What is Microfinance? Interesting Theoretical and Economic Critiques with Real Life Experiences in Guatemala
PublisherThe University of Arizona.
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AbstractThis study investigates the market reaction to the required expensing of employee stock options. The main focus of this thesis is to test whether the market reacts more negatively to stock options that are expensed on the income statement compared to stock options that are disclosed in the notes to the financial statements. The results are examined by transparency, conservatism, and the efficient market hypothesis. Over the recent decades, a new trend in development has emerged, shining hope on alleviating poverty in countries with underdeveloped economies. "Micro finance" strives to provide financial services to people who otherwise would not have access to these services and resources. In doing so, it hopes to incorporate those individuals into a broader economy. Undoubtedly, micro financing has helped individual people, but the overarching effect of alleviating poverty is debatable and should be examined in order to draw conclusions on how micro financing as a development tool can be improved. This project seeks to examine the micro finance industry, specifically with the involvement of women in Guatemala, with theoretical and economic critiques. The writer's personal internship experience at a microfinance NGO "Namaste Guatemaya" in Guatemala, is combined with independent research of academic texts and historical archives at CIRMA, the "Centro de Investigaciones Regionales de Mesoamerica" in Antigua. The writer concludes that although micro finance organizations provide crucial help to individuals, they should not be relied on as the sole development strategy of any underdeveloped country, including Guatemala. Larger structural changes are crucial in order for true development to occur.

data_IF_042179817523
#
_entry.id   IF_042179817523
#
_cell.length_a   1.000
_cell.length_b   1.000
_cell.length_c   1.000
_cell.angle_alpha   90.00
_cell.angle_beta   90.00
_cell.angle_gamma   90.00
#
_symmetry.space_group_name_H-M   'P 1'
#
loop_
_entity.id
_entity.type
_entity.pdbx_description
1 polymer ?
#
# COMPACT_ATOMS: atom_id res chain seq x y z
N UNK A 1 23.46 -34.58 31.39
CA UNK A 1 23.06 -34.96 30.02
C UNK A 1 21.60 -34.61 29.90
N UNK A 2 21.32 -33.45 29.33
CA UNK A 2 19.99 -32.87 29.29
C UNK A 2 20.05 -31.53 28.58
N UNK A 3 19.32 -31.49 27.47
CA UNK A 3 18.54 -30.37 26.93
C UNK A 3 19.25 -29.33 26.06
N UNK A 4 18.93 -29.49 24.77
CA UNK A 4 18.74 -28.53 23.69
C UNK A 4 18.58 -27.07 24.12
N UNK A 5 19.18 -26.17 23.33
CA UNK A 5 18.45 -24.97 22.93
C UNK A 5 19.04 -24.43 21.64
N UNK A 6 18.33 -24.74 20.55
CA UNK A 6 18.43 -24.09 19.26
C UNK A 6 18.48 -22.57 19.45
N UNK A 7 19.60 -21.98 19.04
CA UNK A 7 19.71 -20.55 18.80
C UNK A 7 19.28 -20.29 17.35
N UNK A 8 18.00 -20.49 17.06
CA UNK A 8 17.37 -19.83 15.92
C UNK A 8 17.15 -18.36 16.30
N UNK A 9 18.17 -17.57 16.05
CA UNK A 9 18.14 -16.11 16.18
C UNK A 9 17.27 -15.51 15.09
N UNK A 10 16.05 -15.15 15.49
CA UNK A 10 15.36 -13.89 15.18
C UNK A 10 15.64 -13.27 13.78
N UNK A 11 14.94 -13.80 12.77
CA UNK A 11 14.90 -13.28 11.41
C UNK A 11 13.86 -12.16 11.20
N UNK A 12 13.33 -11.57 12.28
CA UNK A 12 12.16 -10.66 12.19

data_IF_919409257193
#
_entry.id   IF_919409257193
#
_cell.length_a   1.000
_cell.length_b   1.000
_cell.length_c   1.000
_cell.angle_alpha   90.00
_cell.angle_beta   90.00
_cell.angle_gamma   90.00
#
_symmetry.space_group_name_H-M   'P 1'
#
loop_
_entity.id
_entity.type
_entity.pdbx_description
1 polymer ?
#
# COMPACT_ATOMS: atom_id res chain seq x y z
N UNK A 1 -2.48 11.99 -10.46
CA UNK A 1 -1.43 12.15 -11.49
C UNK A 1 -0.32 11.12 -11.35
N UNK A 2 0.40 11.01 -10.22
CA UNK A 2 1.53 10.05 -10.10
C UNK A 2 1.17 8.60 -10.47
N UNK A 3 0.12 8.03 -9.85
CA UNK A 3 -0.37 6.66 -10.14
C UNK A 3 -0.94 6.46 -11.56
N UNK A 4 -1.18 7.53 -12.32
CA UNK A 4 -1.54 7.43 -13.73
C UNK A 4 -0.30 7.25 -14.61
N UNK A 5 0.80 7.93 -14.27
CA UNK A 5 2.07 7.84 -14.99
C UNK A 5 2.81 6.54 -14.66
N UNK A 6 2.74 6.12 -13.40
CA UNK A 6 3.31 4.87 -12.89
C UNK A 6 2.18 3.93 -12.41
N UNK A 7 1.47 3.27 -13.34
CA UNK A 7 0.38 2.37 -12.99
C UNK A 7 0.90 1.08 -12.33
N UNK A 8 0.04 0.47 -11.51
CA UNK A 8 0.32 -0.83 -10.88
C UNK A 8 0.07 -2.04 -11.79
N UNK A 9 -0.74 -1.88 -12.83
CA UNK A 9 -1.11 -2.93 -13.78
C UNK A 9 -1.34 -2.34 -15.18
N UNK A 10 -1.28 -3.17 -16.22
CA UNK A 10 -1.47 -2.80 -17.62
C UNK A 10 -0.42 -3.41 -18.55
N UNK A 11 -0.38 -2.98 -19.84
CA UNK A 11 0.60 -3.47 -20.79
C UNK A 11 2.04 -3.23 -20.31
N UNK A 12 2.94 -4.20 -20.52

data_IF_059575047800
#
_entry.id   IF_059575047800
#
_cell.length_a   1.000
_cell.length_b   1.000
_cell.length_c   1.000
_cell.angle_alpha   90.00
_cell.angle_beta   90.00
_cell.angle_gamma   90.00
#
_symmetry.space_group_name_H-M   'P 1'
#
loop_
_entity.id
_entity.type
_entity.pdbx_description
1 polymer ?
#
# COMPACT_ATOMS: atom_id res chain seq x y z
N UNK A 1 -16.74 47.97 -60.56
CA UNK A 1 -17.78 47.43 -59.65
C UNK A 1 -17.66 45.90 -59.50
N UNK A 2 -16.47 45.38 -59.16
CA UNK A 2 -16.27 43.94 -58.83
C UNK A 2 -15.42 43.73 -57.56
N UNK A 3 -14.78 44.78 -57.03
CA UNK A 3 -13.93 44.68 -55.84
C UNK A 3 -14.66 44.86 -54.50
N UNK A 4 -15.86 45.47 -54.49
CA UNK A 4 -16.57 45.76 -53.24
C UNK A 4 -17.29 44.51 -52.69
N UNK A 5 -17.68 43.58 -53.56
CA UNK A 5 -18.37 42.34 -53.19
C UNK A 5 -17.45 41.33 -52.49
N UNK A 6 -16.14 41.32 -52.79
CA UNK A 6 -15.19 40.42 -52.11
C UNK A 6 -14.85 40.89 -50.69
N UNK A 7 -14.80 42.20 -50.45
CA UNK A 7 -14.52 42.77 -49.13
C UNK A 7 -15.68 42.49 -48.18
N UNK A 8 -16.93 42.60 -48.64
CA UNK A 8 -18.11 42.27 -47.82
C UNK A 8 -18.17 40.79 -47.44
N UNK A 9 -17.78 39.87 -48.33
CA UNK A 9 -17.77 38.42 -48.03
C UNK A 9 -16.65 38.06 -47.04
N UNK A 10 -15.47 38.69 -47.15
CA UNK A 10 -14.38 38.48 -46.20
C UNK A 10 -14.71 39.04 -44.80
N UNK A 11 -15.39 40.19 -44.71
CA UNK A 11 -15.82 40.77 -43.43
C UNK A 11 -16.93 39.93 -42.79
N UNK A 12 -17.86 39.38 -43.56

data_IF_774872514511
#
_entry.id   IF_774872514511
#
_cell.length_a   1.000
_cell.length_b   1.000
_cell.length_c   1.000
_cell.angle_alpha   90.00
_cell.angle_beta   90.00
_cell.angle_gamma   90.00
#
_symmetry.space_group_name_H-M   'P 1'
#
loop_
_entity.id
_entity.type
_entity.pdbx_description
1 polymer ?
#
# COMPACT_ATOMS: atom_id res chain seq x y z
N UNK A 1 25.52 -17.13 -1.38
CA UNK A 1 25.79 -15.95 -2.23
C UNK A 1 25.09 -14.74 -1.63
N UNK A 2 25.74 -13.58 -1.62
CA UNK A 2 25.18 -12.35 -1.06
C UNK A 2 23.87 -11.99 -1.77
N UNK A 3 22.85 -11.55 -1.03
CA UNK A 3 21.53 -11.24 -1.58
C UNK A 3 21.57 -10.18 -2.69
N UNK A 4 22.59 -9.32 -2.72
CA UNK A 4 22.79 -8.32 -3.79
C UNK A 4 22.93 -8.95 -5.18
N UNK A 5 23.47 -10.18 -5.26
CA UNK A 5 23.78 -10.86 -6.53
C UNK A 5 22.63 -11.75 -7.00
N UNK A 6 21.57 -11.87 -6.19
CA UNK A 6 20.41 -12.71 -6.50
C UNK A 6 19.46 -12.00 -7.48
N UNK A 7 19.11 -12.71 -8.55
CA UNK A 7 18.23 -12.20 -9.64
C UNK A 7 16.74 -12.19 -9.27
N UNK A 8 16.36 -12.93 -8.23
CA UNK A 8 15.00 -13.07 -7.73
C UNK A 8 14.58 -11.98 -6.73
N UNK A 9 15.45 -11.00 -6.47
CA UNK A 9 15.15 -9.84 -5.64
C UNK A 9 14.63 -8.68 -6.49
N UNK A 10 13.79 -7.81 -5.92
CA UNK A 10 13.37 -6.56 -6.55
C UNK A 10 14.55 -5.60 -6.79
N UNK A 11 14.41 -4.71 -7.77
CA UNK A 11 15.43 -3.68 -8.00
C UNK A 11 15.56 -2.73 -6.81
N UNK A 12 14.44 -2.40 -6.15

Degree ProgramHonors College